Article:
Urbanization is rapidly changing the face of the African continent. While only one in 10 people lived in urban areas in 1900, almost half of all sub-Saharan inhabitants now live in towns and cities. The growing Central African urban bushmeat problem is a direct result of this population shift from rural areas to urban centers and the consumer choices people are making. The Wildlife Conservation Society, and its partners, Endangered Species International, Renatura, and YoYo Communications, are conducting a two-year, U.S. Fish and Wildlife Service-funded pilot project to identify the key drivers behind urban bushmeat consumption in Pointe Noire, Republic of Congo, a city of approximately 1 million located on the Atlantic coast about 100 miles north of the mouth of the Congo River and 60 miles south of Conkouati-Douli National Park.
The goal of this project is to reduce the hunting threat to wildlife populations around nearby protected areas by developing an approach that raises societal awareness, builds constituencies and support, and uses a first-of-its-kind mass media behavior change campaign to reduce the level of bushmeat consumption. The speakers of this ABCG seminar on October 11, 2016 describe the interdisciplinary framework of the project and present preliminary criminology, social, and market research results which will be used to develop the campaign.
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Dr. Michelle Wieland, Socio-economic Advisor, WCS Africa Program
Michelle Wieland lives in Kinshasa, DRC and has worked across Africa since 1999. She focuses on the people-biodiversity interface, engaging in interventions that secure socially and ecologically sustainable livelihoods, help governments to develop programs to engage people in wildlife conservation initiatives, and contribute to broader program monitoring and local buy-in. Michelle currently works with WCS field teams across Africa to strengthen socio-economic capacity, establish M/E frameworks for wellbeing and governance, improve intervention frameworks, and to build up programs and partnerships for addressing bushmeat threats.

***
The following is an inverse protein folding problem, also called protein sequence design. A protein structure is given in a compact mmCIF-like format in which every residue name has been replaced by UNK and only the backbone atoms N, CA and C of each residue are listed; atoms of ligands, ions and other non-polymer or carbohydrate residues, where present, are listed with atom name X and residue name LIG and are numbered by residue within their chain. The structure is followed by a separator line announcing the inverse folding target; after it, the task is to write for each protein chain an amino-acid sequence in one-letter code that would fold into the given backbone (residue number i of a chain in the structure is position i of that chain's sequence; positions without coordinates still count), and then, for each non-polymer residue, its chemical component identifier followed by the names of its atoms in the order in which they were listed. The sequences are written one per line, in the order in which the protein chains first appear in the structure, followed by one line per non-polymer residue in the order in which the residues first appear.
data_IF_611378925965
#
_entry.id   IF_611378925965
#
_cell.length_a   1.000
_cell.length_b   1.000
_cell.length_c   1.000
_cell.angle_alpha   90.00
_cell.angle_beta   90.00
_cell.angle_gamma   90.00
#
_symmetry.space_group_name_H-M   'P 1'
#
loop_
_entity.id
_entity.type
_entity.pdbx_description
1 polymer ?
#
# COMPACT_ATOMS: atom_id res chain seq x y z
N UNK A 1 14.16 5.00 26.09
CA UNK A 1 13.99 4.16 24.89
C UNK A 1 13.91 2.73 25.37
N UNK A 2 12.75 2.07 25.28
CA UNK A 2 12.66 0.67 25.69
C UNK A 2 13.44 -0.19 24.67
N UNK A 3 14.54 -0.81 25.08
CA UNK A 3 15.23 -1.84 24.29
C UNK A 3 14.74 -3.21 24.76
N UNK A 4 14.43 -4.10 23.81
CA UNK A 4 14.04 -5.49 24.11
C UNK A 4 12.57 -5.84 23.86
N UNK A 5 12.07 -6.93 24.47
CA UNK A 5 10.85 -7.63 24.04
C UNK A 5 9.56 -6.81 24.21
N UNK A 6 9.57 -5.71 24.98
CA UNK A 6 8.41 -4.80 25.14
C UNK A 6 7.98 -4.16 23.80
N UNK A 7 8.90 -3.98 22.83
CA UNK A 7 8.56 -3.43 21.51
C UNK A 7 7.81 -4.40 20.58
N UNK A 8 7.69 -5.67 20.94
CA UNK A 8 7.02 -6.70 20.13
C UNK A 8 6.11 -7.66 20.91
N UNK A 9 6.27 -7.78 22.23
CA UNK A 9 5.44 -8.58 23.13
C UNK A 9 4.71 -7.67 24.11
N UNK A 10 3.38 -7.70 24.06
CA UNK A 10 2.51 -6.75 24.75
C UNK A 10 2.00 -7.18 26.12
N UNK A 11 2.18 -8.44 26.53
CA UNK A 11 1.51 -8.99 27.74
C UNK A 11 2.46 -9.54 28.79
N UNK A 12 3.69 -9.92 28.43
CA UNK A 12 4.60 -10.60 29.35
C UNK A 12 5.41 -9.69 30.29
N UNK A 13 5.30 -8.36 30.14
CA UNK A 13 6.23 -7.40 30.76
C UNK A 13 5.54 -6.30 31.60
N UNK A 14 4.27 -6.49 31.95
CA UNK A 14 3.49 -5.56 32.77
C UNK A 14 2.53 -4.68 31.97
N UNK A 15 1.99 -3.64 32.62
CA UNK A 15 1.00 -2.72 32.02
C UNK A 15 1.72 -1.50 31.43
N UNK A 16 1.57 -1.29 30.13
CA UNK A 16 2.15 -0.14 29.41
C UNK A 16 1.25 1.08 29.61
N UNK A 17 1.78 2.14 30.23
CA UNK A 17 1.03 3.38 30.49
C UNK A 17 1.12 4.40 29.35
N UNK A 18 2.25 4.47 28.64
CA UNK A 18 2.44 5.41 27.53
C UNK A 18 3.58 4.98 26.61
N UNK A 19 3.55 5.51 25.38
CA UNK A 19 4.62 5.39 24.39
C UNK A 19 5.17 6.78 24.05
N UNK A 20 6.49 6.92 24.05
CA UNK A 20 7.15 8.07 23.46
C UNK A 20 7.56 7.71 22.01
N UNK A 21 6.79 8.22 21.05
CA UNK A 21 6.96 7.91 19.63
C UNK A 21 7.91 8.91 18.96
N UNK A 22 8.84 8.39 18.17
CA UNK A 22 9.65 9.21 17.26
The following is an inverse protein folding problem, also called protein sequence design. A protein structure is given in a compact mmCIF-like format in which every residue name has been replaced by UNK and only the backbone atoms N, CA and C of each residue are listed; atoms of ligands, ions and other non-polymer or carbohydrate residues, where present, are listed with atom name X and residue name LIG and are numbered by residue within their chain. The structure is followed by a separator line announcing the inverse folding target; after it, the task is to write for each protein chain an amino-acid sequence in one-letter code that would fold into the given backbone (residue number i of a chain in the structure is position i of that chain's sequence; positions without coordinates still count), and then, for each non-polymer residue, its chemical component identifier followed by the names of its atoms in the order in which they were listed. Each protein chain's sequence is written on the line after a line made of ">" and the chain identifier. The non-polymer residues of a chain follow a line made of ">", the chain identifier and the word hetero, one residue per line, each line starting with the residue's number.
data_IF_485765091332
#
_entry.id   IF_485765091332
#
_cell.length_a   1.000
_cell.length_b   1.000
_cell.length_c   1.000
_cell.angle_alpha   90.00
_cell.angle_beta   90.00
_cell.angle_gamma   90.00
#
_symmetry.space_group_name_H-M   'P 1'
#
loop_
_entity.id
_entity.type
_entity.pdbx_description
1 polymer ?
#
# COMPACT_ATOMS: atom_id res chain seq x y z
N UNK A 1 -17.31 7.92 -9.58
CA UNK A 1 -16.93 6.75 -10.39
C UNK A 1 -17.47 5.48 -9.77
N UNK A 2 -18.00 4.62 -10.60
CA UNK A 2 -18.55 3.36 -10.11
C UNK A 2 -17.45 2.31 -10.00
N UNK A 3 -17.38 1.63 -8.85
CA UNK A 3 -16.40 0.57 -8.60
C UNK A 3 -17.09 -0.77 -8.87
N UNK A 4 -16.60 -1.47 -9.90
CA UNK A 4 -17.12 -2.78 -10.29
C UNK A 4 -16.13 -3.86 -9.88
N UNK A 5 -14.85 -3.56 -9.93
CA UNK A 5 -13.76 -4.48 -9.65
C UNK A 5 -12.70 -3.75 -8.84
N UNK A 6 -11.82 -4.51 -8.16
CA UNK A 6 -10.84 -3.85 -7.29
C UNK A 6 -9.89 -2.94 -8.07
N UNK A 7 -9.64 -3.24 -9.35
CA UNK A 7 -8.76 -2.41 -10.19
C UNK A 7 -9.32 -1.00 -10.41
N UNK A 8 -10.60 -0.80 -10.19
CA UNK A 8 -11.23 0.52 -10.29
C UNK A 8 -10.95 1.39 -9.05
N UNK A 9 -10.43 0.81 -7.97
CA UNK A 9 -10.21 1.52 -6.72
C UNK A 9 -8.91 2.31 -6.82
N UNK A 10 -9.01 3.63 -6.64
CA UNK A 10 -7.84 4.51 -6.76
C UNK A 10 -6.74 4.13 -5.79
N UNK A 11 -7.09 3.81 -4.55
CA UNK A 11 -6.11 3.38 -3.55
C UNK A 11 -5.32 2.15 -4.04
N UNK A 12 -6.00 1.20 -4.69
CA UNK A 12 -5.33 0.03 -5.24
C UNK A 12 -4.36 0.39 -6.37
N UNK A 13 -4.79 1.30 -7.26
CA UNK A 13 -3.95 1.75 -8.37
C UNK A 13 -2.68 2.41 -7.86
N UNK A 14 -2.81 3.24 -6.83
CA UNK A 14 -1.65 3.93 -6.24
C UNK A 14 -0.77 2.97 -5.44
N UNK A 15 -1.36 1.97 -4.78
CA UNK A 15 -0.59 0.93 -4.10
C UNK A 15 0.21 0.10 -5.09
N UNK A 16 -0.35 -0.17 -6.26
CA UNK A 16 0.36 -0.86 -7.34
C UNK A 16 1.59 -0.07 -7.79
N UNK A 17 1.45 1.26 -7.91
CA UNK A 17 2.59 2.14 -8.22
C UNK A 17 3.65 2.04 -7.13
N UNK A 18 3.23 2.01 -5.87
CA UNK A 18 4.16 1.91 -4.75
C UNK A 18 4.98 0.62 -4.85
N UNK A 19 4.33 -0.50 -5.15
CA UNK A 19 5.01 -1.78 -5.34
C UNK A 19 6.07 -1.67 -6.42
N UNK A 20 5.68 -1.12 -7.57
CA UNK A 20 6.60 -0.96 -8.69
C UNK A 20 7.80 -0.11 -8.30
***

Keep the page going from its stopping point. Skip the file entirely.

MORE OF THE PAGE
Lucie Escouflaire, Pointe Noire Urban Bushmeat Coordinator, WCS Congo
Lucie Escouflaire completed her Masters’ Degree in International Relations and Risk Management in Developing Countries at the Political Sciences Institute in Bordeaux (France). In 2014, she started working with WCS as a consultant on firewood consumption and the implementation of fast-growing trees’ plantations in the Plateau Batéké Landscape. She then worked for a year as the community development coordinator for this Landscape. Since 2016 she is the Urban Bushmeat Project Coordinator in Pointe-Noire.
Rachel Boratto, PhD Candidate, Michigan State University
Rachel Boratto is a doctoral student in the School of Criminal Justice at Michigan State University. Her research interests include conservation criminology, wildlife crime, transnational trafficking, anti-poaching strategy and wildlife management. She holds an M.S. in Natural World Heritage Management from University College Dublin, Ireland and a B.S. in Biological Sciences from the University of Guelph, Canada.